I lay in my hospital bed in room 224 in the CVICU at Fairfax Hospital. I turn my head to the left and see a young blonde woman pass my room. “She must have cystic fibrosis,” I think. There are not many people under 50 in the cardiovascular ICU, or any pulmonary floor for that matter. And when there are, my first thought is always CF. She has a trac in her neck with a tube tracing back to a ventilator pushed by a respiratory therapist. My next thought, “She must also have had a lung transplant.” Then she walks around again, and again, and again. Each time she passes, before I knew it, she is back again. I look to my mom & tears start to run down the side of my face. “I want to be her. I want to be able to walk the halls with my ventilator,” I mouth, unable to speak because of intubation. I want to be walking so badly. I want to be able to move so badly. At that moment, I want to be anywhere except where I am. “You will be, Jackie. I promise, you will be,” my mom responds, holding back tears herself. Anya passes my room day after day, multiple times a day. Dr. Brown comes in during her usual rounds and I write to her in a notebook, “I want to be her. The blonde woman who walks past my room.” Unable to say much, Dr. Brown simply replies, “She is on a different journey than you.” But she takes note.
Later that afternoon, a woman from the hallway hands my mom a note. The corner has been ripped from a sheet of paper, on it said www.anyasstory.com. Curious, I immediately ask my mom to get my phone. With hands barely strong enough to hold it, I go to the web address. I read Anya’s story. I find out that she had a transplant in 2008. That she had won 2nd place at the transplant olympic games in the 100m dash. She had an amazing husband and an extremely supportive family. All of this she shares with us, people she doesn’t even know. I also find out that her body rejected the first set of lungs she received and she went through a second transplant in 2014. So I am right, she did have a transplant, but that’s not why she is in the hospital this time. Her body is also rejecting the 2nd set of lungs and she has developed an infection. Some people would feel defeated. But from what I witness, not Anya. I’d never met her and I could tell she was more determined than ever just by the way she passes my hospital room every day. One day, on the ventilator, she walks a mile around the CVICU. That is over 15 laps. Amazing.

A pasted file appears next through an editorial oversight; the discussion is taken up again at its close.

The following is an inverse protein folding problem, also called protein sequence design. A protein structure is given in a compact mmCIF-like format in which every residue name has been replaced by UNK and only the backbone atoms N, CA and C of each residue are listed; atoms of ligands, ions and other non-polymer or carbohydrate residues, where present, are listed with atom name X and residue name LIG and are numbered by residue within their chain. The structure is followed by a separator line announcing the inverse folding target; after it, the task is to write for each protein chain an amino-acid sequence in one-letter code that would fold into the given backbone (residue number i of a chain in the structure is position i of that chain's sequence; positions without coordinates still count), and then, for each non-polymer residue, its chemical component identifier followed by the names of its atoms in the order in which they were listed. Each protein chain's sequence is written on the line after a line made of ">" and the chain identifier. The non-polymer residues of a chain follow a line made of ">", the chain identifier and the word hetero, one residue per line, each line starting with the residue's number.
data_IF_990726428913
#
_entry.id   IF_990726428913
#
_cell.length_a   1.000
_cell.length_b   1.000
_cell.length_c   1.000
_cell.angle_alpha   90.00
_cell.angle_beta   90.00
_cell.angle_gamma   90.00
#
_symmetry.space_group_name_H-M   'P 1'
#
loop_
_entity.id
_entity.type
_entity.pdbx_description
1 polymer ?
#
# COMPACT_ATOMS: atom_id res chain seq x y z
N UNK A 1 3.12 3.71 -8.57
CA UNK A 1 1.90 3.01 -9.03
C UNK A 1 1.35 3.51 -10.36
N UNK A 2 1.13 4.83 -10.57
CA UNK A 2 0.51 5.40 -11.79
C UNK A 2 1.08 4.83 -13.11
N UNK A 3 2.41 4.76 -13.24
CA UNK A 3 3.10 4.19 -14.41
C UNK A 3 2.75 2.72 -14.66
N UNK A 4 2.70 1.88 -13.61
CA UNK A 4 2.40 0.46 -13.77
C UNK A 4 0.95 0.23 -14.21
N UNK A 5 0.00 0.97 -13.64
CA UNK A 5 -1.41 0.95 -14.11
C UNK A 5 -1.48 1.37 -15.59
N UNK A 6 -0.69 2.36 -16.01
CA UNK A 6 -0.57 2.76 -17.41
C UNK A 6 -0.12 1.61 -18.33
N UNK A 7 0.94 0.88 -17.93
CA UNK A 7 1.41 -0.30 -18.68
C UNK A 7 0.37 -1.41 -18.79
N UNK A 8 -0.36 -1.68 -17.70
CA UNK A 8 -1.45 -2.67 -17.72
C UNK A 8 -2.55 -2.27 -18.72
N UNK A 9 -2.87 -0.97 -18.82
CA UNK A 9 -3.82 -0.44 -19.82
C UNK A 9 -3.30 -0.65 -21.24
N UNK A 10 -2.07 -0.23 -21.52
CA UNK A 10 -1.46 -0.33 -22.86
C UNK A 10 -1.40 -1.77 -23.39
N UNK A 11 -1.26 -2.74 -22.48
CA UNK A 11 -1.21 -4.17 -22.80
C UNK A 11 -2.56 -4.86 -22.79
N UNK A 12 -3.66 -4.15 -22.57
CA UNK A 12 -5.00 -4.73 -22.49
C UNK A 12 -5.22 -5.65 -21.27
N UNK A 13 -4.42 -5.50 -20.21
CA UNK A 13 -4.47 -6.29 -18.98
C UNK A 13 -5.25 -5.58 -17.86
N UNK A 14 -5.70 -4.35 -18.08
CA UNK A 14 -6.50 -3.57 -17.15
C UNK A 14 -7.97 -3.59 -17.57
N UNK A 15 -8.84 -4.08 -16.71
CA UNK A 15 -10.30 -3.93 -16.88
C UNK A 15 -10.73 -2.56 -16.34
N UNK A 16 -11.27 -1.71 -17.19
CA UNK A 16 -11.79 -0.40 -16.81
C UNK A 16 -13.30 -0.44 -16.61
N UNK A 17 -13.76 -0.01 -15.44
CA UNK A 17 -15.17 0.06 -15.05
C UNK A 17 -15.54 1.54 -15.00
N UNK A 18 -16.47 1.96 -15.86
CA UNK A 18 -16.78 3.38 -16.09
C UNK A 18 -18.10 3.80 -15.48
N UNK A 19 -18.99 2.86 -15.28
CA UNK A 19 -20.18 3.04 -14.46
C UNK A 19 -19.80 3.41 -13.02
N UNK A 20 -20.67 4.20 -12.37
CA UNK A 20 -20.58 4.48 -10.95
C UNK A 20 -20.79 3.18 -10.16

Anya’s mom comes by my room just to check in and see how I am doing. This becomes a regular occurrence along with Anya’s walks around the CVICU & past my room. Except now Anya smiles & waves. We are friends. We could never actually meet in person because of cystic fibrosis and because of the bugs we each might cary. But we are friends. People with CF, they just get each other. It’s almost like an immediate bond is made when you find out someone has CF.
That summer I learned a lot watching Anya walk past my room. I learned that everyone is on their own journey. No two people are the same. I learned that it wouldn’t be easy, but I could be walking the halls on my ventilator. And I would be soon. I learned that someone could have the worst possible thing happen to them post transplant, but still have sheer determination. She inspired me before I ever even said “Hi” to her. I wanted to work hard and get through my tough time because I saw Anya walk past my hospital room, fighting CF and fighting rejection. In my mind that’s what inspiration is, someone making you want to be better or do something more. Anya did just that.
Anya lost her battle with CF on September 7, 2017. Anya reminded me of something important. You don’t know what someone is experiencing just from watching them walk the halls past your room. They may appear the strongest of person, but are fighting a battle of their own. Anya also gave me hope. Hope that I would make it through and hope that I would be walking the halls, just like her. Anya and I may not have been close friends, but one thing I know is that I will never forget watching her walk past my room every day.
People with CF, they should never be forgotten for they are some of the strongest and hardest fighters. We know how precious every breath truly is. The ones who lost their lives fighting to breathe should be a reminder that a cure needs to be found. That people with CF & lung transplant shouldn’t be fearful of the word “rejection” because that word shouldn’t even exist in our world. The CF Foundation is leading the fight against CF and recently, CF transplants and rejection. To find out more and donate in honor of Anya Crum Huie please visit http://www.cff.org.